Gonna lay down my burden…
I ain’t gonna study war no more.
Gonna lay down my sword and shield…
Took a walk by the Mukwonago River yesterday. Heard lots of geese honking raucously, actually ridiculously. “Sounds like a barnyard!” I said, imagining donkeys braying and cows lowing. Actually, there was a barnyard of sorts across the river. On the slope leading to the water there were about a dozen white domestic geese. All along the waters edge, there were wild Canada geese splashing about, enjoying the sunshine. I wonder how they size each other up? I wonder what their honking was all about?
We watched a video from the “Life” series, narrated by David Attenborough (our hero!) that featured footage of killer whales and leopard seals hunting. I had seen a clip on the internet somewhere of killer whales tossing a seal around and many people commented about how cruel it was that they were playing with their unfortunate victim. David Attenborough, narrating the scene of a leopard seal eating a penguin, described how it has to fling the body away from the piece its teeth are holding in order to rip off a manageable chunk of meat. That made a lot of sense to me, and it dawned on me that the killer whales were probably doing the same thing. Are non-human animals ever cruel, I wonder? I’ve seen a real game of cat-and-mouse, but I’m not sure that’s about cruelty. Then again, we have bred animals to demonstrate cruelty. Fighting animals and hunting animals who attack other animals for reasons other than their own survival can be said to be cruel, I suppose. Is it a human notion to cultivate violence for other ends, like status, power, sport and such? Or do animals have that trait as well?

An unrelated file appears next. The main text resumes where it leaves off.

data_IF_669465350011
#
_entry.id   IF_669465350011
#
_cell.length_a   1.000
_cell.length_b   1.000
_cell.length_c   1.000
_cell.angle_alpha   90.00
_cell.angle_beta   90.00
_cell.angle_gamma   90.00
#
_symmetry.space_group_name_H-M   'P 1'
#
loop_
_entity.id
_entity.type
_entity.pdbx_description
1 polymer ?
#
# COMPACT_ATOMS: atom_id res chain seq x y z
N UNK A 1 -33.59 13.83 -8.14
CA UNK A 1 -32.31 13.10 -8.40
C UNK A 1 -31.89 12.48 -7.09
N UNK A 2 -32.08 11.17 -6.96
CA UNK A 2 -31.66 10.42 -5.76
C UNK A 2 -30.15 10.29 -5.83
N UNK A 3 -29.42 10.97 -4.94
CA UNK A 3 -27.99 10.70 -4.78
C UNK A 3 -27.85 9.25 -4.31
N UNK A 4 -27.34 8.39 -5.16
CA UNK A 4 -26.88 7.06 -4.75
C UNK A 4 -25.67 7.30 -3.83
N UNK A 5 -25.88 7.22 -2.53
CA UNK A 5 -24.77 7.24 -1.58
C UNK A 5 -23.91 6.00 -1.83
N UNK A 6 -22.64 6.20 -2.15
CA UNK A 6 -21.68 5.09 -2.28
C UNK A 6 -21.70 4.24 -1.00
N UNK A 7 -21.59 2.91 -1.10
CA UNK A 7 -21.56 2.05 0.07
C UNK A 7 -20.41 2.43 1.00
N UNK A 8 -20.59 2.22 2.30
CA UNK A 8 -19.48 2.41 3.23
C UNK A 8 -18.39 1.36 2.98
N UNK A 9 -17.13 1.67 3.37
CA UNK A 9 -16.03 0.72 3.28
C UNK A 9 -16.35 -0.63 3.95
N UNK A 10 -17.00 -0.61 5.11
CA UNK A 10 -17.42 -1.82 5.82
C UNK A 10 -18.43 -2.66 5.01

As I am typing this, a hawk has come to perch in the maple tree outside my bedroom window. He is probably waiting for the sparrows and squirrels and cottontail rabbits that come to my garden chair looking for bread crumbs and popcorn kernels. Here’s a shot I just took through my dingy window:
He’s still there, swiveling his head about, looking with his sharp eyes for his next meal. It isn’t about war, it’s about food. He takes no more than he needs. What about us? When we take more than we need, are we at war? And what do we really need?
I don’t want to be burdened with war, status, power, ego or contention today. I want to live like they live “down by the riverside”. It seems peaceful and natural. I could just watch this hawk all day….